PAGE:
Happenstance Poets at Stanza
One of the highlights of this year’s StAnza was the Happenstance showcase, launching the pamphlets of three young poets. Richie McCaffery has been on my poets-to-watch list for several years since we were both at Stirling Writers, but this year Theresa Munoz and Niall Campbell joined him when I heard them read in Edinburgh and Glasgow respectively.
Close by Theresa Munoz
Theresa Munoz is a Canadian settled in Scotland and currently writing a doctoral thesis on Tom Leonard. Her poems are graceful and elegant, dealing with relationships, exile and estrangement, and with a keen eye for the oddities of the Scottish response to foreigners. My especial favourites are Settlement which deals with the bureaucratic insensitivities of the immigration system, and the title poem, about watching rain:
brief wet textures
It has the contrast between indoors and outdoors, the urban environment, rain and the sense of at-homeness with a loved one packed into only nine short lines. I find Theresa Munoz’ use of
hard to read and follow – a disjointed and sometimes indigestible experience, a bit like eating popcorn, but in this poem they are just right.
Spinning Plates by Richie McCaffery
This collection is like a museum of curiosities for words – cilices, paregoric, tesserae, expungible – all set out carefully to display their unique and unexpected colours and gleams and tastes in the mouth as you read them. Don’t let all this distract you, however, from the wide range and the intensity of the poems themselves, which deal with death, family relaationships, local history, and the significance of discarded objects.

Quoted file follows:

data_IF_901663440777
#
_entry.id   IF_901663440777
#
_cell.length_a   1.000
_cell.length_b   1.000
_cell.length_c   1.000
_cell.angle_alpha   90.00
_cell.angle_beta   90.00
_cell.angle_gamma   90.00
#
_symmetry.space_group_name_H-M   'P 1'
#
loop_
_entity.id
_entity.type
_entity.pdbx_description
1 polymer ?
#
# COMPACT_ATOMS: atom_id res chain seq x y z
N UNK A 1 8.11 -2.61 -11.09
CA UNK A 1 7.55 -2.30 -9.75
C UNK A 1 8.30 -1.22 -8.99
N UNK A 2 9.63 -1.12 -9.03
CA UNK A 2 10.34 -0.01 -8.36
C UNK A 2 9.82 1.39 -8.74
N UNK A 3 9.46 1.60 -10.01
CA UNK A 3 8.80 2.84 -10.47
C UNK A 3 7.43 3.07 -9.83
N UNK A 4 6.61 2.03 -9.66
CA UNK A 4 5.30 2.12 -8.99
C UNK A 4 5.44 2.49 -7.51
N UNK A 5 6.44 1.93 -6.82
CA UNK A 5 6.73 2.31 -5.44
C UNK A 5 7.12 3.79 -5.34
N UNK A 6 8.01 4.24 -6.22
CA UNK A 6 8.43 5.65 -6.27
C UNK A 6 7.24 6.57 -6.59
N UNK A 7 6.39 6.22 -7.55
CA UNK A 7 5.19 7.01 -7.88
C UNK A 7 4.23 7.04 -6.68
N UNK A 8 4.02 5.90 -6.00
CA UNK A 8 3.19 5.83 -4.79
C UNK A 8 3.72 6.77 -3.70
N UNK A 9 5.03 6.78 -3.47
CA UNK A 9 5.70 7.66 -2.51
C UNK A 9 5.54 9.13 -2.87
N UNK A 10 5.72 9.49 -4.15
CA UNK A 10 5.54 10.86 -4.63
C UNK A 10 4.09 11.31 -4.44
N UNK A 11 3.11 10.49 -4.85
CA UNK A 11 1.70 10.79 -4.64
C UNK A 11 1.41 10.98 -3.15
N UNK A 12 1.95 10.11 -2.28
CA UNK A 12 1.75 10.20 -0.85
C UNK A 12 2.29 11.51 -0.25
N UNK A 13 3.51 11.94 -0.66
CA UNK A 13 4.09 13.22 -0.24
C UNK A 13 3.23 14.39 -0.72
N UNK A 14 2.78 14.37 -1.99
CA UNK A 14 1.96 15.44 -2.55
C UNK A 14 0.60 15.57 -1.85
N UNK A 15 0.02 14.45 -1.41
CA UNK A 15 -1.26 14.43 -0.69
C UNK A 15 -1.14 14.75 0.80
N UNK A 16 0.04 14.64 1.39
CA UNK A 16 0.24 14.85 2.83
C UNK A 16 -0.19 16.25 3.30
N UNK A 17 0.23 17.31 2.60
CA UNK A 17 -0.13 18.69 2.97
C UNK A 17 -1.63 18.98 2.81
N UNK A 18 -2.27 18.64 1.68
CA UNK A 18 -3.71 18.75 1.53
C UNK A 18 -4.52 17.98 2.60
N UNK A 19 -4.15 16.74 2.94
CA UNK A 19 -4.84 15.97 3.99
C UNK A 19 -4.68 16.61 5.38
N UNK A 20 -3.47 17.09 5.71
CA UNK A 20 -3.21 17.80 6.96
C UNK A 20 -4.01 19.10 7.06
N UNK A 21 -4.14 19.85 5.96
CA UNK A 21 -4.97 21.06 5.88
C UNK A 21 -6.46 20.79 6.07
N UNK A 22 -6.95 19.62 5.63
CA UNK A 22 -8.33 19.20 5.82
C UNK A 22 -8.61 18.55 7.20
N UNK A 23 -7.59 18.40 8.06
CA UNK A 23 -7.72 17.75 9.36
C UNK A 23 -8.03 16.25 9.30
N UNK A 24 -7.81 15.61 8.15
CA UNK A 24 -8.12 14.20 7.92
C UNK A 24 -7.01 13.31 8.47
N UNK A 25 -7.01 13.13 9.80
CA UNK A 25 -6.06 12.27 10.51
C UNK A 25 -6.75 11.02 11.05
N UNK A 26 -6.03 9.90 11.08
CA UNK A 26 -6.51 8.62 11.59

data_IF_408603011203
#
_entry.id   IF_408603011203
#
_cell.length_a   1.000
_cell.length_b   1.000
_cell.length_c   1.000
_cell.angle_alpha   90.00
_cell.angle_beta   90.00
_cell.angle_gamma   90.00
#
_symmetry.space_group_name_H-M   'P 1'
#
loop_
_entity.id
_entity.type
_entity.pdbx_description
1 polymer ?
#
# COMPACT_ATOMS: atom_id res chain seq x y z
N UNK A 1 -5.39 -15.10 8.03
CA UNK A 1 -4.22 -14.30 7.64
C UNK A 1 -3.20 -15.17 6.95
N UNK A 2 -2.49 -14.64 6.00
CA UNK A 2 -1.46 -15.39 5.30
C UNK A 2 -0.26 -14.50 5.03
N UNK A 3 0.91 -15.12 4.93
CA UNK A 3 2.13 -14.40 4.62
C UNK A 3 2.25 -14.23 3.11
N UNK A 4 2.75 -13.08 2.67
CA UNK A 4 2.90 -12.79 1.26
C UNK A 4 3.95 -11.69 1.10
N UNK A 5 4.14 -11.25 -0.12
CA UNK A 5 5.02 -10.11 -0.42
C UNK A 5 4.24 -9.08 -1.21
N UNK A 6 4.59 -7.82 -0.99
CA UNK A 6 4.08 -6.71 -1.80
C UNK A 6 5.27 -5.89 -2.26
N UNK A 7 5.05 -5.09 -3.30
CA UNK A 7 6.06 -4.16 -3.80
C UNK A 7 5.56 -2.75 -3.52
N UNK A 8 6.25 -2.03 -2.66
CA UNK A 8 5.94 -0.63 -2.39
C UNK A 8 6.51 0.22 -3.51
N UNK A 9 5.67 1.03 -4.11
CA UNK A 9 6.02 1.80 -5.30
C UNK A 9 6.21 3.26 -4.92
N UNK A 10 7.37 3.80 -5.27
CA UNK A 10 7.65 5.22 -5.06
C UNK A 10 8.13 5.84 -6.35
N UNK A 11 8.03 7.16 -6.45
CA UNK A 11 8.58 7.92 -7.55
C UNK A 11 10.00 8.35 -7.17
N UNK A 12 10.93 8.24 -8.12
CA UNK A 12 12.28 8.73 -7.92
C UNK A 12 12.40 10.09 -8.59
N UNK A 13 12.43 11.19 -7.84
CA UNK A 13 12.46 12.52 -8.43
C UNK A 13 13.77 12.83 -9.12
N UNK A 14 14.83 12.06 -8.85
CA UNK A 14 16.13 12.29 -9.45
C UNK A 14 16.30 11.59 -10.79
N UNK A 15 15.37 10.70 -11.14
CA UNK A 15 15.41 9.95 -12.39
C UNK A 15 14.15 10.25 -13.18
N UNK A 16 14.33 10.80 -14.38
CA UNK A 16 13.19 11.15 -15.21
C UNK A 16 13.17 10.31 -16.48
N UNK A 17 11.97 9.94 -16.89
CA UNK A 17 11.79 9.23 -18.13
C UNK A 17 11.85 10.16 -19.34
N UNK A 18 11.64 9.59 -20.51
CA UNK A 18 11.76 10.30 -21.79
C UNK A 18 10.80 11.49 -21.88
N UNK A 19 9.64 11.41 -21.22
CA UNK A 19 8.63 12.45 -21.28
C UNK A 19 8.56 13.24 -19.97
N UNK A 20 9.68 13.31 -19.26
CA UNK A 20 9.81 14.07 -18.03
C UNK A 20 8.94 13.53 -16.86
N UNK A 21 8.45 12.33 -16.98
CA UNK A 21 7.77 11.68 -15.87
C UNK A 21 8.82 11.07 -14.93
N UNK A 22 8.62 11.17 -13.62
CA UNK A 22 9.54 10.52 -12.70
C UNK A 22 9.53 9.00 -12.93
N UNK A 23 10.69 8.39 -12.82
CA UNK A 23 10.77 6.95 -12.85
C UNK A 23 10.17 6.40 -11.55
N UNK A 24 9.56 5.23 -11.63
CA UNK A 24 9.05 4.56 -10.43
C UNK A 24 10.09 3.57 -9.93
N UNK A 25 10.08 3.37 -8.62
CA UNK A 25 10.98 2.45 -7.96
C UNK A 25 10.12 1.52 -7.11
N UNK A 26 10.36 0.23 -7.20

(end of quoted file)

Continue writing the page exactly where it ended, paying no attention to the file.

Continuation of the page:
There are some vivid and astonishing images ‘bullets hitting the water/ like kingfishers’ a tea-spoon ‘a tiny school bell of steel/on china’.
It sounds grudging to say this pamphlet shows promise, because it’s already really good, but I can’t help feeling that there is more to come, that Richie McCaffery is still only trying out his wings. Watch this space.
After the Creel Fleet by Niall Campbell
Niall Campbell, on the other hand, is fully fledged and soaring away. There are some fine strong lyrical poems in this collection, dealing with his birth-place on South Uist, his marriage,the passing of time and his recent stay in France on a Robert Louis Stevenson fellowship. This very visual poetry is full of colours and conrasts, thirst and water, flood and drought, light and dark, silence and comprehension, love and death.
seeing with one eye the sack-
grain spilled on the roadway dirt,
and with the other, the scattered stars.
their chance positioning in the dark.
These pamphlets are carefull and beautifully produced with cream pages and covers, and lining inserts in rich and distinctively coloured paper. They do due credit to three very high quality collections.